Odd juxtapositions make reading this like brain freeze—unexpected and not totally enjoyable.

THEY ONLY SEE THE OUTSIDE

A teacher’s tool that reaches beyond borrowed pencils and hall passes.

Poems gathered herein cover a wide range of issues imposed on young children in school settings. Dakos handles difficult topics deftly. “Something Splendid,” a poem about a kid ripping a few legs off a daddy longlegs written in the voice of a disgusted, dismayed classmate, is poignant and penetrating. And the titular poem, in which a child ponders all the great things hiding inside him, shines because of its playful, accessible grace. However, the somber “Talking to the Mirror in My Bathroom,” in which a young girl musters the courage to disclose abuse to her school librarian, is placed beside a sweet, short rhyming verse about friendship across language barriers called “We Giggle the Same.” The shift is jarring. Topics aren’t the only thing that vary, as some poems rhyme, others don’t; some are short and sweet, others short stories. The selections—almost half from prior publications—seem to have been gathered with the publisher’s mission front of mind, suiting it best for a teacher’s class collection or a school counselor. For recreational purposes, it’s a discordant read. Oliver’s ink drawings enhance the overall book but can’t make up for the fact that a poem about a dead dog (On the Day My Dog Died”) is placed beside the somewhat giddy short poem “Don’t Tell Me.”

Odd juxtapositions make reading this like brain freeze—unexpected and not totally enjoyable. (Poetry. 7-11)

Pub Date: March 23, 2021

ISBN: 978-1-4338-3519-3

Page Count: 64

Publisher: Magination/American Psychological Association

Review Posted Online: Feb. 9, 2021

Kirkus Reviews Issue: March 1, 2021

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Though the lessons weigh more heavily than in The One and Only Ivan, a potential disappointment to its fans, the story is...

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CRENSHAW

Applegate tackles homelessness in her first novel since 2013 Newbery winner The One and Only Ivan.

Hunger is a constant for soon-to-be fifth-grader Jackson and his family, and the accompanying dizziness may be why his imaginary friend is back. A giant cat named Crenshaw first appeared after Jackson finished first grade, when his parents moved the family into their minivan for several months. Now they’re facing eviction again, and Jackson’s afraid that he won’t be going to school next year with his friend Marisol. When Crenshaw shows up on a surfboard, Jackson, an aspiring scientist who likes facts, wonders whether Crenshaw is real or a figment of his imagination. Jackson’s first-person narrative moves from the present day, when he wishes that his parents understood that he’s old enough to hear the truth about the family’s finances, to the first time they were homeless and back to the present. The structure allows readers access to the slow buildup of Jackson’s panic and his need for a friend and stability in his life. Crenshaw tells Jackson that “Imaginary friends don’t come of their own volition. We are invited. We stay as long as we’re needed.” The cat’s voice, with its adult tone, is the conduit for the novel’s lessons: “You need to tell the truth, my friend….To the person who matters most of all.”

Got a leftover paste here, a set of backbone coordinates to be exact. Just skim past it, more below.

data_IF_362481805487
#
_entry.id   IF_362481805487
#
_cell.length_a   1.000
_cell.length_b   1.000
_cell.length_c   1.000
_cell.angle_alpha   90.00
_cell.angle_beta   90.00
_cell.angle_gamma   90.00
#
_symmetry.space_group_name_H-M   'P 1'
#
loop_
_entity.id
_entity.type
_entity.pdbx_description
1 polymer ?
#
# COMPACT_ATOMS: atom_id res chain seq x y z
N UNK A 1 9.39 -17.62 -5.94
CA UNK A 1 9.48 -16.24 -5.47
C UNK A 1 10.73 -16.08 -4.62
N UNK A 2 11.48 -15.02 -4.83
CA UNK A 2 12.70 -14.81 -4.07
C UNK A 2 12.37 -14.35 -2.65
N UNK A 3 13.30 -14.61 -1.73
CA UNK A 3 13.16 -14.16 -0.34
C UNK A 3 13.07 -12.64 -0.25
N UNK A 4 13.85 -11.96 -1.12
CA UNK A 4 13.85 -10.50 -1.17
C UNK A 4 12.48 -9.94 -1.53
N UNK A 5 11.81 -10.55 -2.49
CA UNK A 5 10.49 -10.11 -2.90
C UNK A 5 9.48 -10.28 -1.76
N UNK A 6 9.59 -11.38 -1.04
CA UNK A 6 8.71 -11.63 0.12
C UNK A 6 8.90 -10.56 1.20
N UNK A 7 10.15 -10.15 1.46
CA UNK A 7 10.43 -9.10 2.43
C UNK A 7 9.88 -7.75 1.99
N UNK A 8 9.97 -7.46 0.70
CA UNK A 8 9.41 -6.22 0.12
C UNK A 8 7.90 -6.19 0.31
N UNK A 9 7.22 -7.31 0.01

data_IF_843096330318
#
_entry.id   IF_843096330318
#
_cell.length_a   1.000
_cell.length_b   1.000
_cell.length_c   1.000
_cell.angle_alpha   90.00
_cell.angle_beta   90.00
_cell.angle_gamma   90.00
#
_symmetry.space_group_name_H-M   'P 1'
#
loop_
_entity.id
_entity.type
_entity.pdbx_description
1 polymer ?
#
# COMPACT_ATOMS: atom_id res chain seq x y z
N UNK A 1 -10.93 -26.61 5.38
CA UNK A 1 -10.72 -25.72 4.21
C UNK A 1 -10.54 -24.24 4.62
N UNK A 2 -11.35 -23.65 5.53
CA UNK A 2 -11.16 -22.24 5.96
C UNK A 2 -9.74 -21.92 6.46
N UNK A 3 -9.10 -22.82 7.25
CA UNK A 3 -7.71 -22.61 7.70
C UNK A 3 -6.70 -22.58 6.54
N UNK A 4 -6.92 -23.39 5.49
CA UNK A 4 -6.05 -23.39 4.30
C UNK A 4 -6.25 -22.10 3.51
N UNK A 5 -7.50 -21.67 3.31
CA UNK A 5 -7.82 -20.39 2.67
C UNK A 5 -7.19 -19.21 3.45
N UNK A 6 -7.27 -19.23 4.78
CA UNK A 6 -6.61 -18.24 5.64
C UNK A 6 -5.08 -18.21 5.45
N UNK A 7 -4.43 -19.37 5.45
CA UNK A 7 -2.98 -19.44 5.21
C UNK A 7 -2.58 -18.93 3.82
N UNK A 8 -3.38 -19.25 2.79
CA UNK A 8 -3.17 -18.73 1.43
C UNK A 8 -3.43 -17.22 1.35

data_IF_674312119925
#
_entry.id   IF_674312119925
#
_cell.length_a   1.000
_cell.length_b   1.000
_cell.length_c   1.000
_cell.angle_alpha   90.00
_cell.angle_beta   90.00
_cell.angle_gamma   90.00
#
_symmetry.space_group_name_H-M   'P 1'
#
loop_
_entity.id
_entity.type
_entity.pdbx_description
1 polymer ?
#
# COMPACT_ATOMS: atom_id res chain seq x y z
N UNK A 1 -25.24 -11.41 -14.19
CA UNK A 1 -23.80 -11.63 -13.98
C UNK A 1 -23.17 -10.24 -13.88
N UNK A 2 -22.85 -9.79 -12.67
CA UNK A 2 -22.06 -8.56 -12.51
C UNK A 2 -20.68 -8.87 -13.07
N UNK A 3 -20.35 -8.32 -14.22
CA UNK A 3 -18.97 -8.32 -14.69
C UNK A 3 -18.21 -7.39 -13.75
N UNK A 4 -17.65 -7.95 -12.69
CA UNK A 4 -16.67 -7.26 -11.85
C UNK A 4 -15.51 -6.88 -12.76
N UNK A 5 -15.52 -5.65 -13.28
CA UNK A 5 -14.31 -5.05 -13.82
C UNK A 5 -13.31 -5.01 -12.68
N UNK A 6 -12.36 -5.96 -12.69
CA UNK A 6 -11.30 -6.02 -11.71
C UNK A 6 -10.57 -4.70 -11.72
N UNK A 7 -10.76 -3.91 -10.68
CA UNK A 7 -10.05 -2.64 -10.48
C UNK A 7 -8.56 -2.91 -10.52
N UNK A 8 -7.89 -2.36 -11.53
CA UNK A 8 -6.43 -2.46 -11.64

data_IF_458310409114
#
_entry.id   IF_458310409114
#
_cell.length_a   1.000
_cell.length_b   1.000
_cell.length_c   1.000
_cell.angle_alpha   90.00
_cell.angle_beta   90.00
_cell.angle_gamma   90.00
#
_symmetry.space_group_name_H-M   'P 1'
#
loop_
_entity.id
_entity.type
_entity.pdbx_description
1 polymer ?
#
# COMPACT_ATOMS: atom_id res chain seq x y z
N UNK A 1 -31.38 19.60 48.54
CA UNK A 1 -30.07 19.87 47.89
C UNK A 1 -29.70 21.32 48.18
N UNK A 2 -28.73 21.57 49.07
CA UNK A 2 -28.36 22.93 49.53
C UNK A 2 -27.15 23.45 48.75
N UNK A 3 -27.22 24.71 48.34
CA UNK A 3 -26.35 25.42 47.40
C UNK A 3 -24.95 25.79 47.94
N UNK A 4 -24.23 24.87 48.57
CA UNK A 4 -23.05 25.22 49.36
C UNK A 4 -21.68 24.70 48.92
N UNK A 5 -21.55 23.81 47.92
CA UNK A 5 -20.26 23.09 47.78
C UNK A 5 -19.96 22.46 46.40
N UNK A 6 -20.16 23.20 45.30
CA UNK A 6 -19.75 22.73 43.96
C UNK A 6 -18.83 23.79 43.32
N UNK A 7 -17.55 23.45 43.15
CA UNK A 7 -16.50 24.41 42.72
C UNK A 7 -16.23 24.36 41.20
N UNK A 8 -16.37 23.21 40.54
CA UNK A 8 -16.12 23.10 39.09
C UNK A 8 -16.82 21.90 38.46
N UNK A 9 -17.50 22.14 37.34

Though the lessons weigh more heavily than in The One and Only Ivan, a potential disappointment to its fans, the story is nevertheless a somberly affecting one . (Fiction. 7-11)

Pub Date: Sept. 22, 2015

ISBN: 978-1-250-04323-8

Page Count: 256

Publisher: Feiwel & Friends

Review Posted Online: June 29, 2015

Kirkus Reviews Issue: July 15, 2015

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A fitting farewell, still funny, acute, and positive in its view of human nature even in its 37th episode.

HORRIBLE HARRY SAYS GOODBYE

From the Horrible Harry series , Vol. 37

A long-running series reaches its closing chapters.

Having, as Kline notes in her warm valedictory acknowledgements, taken 30 years to get through second and third grade, Harry Spooger is overdue to move on—but not just into fourth grade, it turns out, as his family is moving to another town as soon as the school year ends. The news leaves his best friend, narrator “Dougo,” devastated…particularly as Harry doesn’t seem all that fussed about it. With series fans in mind, the author takes Harry through a sort of last-day-of-school farewell tour. From his desk he pulls a burned hot dog and other items that featured in past episodes, says goodbye to Song Lee and other classmates, and even (for the first time ever) leads Doug and readers into his house and memento-strewn room for further reminiscing. Of course, Harry isn’t as blasé about the move as he pretends, and eyes aren’t exactly dry when he departs. But hardly is he out of sight before Doug is meeting Mohammad, a new neighbor from Syria who (along with further diversifying a cast that began as mostly white but has become increasingly multiethnic over the years) will also be starting fourth grade at summer’s end, and planning a written account of his “horrible” buddy’s exploits. Finished illustrations not seen.

A fitting farewell, still funny, acute, and positive in its view of human nature even in its 37th episode. (Fiction. 7-9)

Pub Date: Nov. 27, 2018

ISBN: 978-0-451-47963-1

Page Count: 80

Publisher: Viking

Review Posted Online: Sept. 17, 2018

Kirkus Reviews Issue: Oct. 1, 2018

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